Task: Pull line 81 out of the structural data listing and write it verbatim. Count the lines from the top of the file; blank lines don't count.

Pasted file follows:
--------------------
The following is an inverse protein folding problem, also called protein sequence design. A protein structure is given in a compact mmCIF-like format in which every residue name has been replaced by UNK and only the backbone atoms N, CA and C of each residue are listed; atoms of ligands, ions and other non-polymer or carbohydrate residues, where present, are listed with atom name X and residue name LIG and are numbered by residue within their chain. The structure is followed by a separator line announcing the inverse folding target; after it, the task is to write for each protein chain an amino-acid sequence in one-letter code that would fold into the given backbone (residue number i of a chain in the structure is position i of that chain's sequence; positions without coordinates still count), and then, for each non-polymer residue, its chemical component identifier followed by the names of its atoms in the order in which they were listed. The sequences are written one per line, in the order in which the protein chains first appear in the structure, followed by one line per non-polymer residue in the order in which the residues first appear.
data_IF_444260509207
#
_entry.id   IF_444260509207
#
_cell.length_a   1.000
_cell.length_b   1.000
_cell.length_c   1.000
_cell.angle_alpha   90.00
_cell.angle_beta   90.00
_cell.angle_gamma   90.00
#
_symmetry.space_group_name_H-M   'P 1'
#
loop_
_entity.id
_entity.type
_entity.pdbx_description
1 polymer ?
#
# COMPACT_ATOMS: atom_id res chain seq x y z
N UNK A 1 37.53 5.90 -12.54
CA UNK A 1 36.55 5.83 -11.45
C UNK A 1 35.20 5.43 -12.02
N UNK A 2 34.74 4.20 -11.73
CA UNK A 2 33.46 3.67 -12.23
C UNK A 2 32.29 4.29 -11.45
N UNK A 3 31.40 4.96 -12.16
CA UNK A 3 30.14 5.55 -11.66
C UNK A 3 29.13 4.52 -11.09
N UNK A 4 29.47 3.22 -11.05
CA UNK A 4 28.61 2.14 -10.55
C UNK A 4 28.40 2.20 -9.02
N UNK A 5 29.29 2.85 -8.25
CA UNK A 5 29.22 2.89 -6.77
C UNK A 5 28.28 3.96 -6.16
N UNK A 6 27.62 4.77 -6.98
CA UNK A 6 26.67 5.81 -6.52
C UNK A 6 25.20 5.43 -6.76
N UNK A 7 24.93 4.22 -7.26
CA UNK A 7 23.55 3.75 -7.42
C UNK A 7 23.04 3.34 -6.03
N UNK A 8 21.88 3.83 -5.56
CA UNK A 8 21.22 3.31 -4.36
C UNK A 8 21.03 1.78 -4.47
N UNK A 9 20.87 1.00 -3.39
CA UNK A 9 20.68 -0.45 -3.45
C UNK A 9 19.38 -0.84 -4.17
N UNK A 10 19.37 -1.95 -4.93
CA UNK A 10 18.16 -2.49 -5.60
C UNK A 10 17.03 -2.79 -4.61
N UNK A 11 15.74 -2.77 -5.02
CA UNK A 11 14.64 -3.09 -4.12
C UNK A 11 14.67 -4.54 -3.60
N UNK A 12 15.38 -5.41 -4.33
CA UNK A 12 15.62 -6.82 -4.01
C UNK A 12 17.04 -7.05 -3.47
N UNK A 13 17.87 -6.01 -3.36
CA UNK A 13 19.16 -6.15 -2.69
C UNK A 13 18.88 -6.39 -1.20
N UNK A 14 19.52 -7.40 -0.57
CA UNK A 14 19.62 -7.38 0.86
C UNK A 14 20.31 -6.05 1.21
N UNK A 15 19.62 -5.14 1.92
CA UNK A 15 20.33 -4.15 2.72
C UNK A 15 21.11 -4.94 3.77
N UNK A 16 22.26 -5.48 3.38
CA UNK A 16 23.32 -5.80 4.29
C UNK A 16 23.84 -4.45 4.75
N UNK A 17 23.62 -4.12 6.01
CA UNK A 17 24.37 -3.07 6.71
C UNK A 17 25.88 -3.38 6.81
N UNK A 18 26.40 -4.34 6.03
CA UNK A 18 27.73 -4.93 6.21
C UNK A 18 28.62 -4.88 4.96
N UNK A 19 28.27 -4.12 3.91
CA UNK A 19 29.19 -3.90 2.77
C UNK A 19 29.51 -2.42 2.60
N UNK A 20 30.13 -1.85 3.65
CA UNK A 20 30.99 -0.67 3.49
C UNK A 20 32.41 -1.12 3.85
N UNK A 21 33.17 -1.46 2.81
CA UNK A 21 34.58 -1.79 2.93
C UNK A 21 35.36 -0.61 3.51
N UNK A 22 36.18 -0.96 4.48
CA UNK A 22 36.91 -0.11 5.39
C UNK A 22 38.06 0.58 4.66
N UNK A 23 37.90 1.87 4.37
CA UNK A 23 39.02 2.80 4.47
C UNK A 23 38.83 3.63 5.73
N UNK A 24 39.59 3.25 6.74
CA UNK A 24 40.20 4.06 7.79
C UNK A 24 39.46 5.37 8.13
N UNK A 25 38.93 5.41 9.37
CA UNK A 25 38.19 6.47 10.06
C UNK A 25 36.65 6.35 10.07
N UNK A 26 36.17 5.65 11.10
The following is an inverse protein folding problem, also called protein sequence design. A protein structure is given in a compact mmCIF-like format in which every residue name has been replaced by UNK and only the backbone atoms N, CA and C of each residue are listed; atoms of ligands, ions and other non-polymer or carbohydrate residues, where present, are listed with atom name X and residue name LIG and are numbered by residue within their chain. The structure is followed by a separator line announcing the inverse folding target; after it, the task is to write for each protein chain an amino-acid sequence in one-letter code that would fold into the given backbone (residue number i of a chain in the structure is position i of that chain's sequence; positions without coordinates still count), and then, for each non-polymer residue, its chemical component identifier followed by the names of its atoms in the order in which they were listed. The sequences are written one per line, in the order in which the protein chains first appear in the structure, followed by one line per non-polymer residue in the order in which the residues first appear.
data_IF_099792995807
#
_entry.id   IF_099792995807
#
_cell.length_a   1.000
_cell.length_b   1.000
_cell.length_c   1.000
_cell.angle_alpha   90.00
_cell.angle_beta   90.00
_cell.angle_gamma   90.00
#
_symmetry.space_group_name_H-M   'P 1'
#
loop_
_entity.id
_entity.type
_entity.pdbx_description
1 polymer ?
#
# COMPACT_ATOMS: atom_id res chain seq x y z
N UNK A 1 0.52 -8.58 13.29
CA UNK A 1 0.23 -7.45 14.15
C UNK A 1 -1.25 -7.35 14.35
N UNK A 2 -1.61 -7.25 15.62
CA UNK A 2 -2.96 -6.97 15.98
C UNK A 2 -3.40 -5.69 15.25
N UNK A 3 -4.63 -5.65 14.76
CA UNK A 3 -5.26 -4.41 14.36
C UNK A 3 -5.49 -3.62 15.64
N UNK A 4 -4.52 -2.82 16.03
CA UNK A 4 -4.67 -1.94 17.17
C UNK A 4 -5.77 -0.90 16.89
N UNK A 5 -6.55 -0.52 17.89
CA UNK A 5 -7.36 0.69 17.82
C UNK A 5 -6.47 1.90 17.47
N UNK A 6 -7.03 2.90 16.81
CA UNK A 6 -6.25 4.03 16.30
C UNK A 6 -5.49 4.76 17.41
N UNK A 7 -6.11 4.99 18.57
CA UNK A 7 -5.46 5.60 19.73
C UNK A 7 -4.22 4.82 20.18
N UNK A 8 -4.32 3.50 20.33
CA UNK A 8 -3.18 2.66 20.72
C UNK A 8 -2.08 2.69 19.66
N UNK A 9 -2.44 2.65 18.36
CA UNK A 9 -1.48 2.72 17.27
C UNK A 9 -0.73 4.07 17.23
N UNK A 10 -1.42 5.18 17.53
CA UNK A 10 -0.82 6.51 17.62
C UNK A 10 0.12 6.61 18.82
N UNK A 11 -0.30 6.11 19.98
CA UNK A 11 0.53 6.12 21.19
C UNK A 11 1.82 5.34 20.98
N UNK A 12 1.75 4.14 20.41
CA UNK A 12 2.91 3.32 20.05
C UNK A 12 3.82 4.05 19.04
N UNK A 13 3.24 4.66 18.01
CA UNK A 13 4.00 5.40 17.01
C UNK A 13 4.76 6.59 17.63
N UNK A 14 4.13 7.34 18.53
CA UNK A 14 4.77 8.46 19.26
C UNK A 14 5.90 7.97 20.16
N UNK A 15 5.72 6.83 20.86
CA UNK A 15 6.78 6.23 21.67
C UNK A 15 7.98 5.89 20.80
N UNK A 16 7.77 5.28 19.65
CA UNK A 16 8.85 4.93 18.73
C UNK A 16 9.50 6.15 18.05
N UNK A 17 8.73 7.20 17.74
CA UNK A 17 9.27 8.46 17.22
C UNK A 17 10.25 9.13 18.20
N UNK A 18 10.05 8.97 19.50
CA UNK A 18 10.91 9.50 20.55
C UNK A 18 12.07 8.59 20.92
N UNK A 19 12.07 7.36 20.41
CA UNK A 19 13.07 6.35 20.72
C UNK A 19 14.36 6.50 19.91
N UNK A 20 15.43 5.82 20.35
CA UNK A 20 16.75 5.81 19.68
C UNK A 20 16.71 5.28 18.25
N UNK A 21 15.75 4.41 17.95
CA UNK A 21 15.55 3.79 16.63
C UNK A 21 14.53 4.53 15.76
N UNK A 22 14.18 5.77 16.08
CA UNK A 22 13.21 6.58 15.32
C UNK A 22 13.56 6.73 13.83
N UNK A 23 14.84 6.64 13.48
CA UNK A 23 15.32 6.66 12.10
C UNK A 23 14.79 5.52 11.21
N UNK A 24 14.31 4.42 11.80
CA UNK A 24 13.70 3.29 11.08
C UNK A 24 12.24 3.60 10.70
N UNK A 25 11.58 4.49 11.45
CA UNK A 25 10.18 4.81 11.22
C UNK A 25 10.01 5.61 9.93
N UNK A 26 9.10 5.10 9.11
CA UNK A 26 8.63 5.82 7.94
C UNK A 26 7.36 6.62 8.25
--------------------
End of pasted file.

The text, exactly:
C UNK A 20 32.41 -1.12 3.85